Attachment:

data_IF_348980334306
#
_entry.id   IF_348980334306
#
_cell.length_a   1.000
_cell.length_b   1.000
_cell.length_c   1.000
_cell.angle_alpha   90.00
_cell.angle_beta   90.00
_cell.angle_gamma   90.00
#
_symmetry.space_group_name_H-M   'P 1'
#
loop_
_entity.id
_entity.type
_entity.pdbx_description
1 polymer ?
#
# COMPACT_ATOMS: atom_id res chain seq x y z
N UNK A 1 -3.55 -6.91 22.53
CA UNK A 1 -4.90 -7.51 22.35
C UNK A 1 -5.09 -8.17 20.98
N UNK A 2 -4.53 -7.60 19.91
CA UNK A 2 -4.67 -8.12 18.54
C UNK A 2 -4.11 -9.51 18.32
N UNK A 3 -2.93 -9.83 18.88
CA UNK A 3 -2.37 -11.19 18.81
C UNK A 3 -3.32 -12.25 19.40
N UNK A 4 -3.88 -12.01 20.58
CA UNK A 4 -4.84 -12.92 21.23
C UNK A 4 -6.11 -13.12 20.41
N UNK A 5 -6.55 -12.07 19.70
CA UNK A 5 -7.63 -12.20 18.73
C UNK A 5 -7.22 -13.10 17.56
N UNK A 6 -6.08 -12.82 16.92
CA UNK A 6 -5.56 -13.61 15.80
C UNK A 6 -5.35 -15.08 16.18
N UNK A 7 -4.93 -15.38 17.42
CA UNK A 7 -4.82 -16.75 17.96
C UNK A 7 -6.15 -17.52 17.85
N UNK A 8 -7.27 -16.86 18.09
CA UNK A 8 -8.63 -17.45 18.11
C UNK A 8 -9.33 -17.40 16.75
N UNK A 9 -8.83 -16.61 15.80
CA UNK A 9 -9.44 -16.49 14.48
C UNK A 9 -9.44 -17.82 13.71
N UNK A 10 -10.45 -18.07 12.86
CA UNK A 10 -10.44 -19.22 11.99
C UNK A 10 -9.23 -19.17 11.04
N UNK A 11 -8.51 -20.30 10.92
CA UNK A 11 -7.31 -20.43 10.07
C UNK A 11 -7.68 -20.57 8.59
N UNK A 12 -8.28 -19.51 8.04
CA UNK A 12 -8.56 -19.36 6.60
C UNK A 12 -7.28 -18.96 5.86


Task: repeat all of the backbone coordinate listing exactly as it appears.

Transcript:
data_IF_348980334306
#
_entry.id   IF_348980334306
#
_cell.length_a   1.000
_cell.length_b   1.000
_cell.length_c   1.000
_cell.angle_alpha   90.00
_cell.angle_beta   90.00
_cell.angle_gamma   90.00
#
_symmetry.space_group_name_H-M   'P 1'
#
loop_
_entity.id
_entity.type
_entity.pdbx_description
1 polymer ?
#
# COMPACT_ATOMS: atom_id res chain seq x y z
N UNK A 1 -3.55 -6.91 22.53
CA UNK A 1 -4.90 -7.51 22.35
C UNK A 1 -5.09 -8.17 20.98
N UNK A 2 -4.53 -7.60 19.91
CA UNK A 2 -4.67 -8.12 18.54
C UNK A 2 -4.11 -9.51 18.32
N UNK A 3 -2.93 -9.83 18.88
CA UNK A 3 -2.37 -11.19 18.81
C UNK A 3 -3.32 -12.25 19.40
N UNK A 4 -3.88 -12.01 20.58
CA UNK A 4 -4.84 -12.92 21.23
C UNK A 4 -6.11 -13.12 20.41
N UNK A 5 -6.55 -12.07 19.70
CA UNK A 5 -7.63 -12.20 18.73
C UNK A 5 -7.22 -13.10 17.56
N UNK A 6 -6.08 -12.82 16.92
CA UNK A 6 -5.56 -13.61 15.80
C UNK A 6 -5.35 -15.08 16.18
N UNK A 7 -4.93 -15.38 17.42
CA UNK A 7 -4.82 -16.75 17.96
C UNK A 7 -6.15 -17.52 17.85
N UNK A 8 -7.27 -16.86 18.09
CA UNK A 8 -8.63 -17.45 18.11
C UNK A 8 -9.33 -17.40 16.75
N UNK A 9 -8.83 -16.61 15.80
CA UNK A 9 -9.44 -16.49 14.48
C UNK A 9 -9.44 -17.82 13.71
N UNK A 10 -10.45 -18.07 12.86
CA UNK A 10 -10.44 -19.22 11.99
C UNK A 10 -9.23 -19.17 11.04
N UNK A 11 -8.51 -20.30 10.92
CA UNK A 11 -7.31 -20.43 10.07
C UNK A 11 -7.68 -20.57 8.59
N UNK A 12 -8.28 -19.51 8.04
CA UNK A 12 -8.56 -19.36 6.60
C UNK A 12 -7.28 -18.96 5.86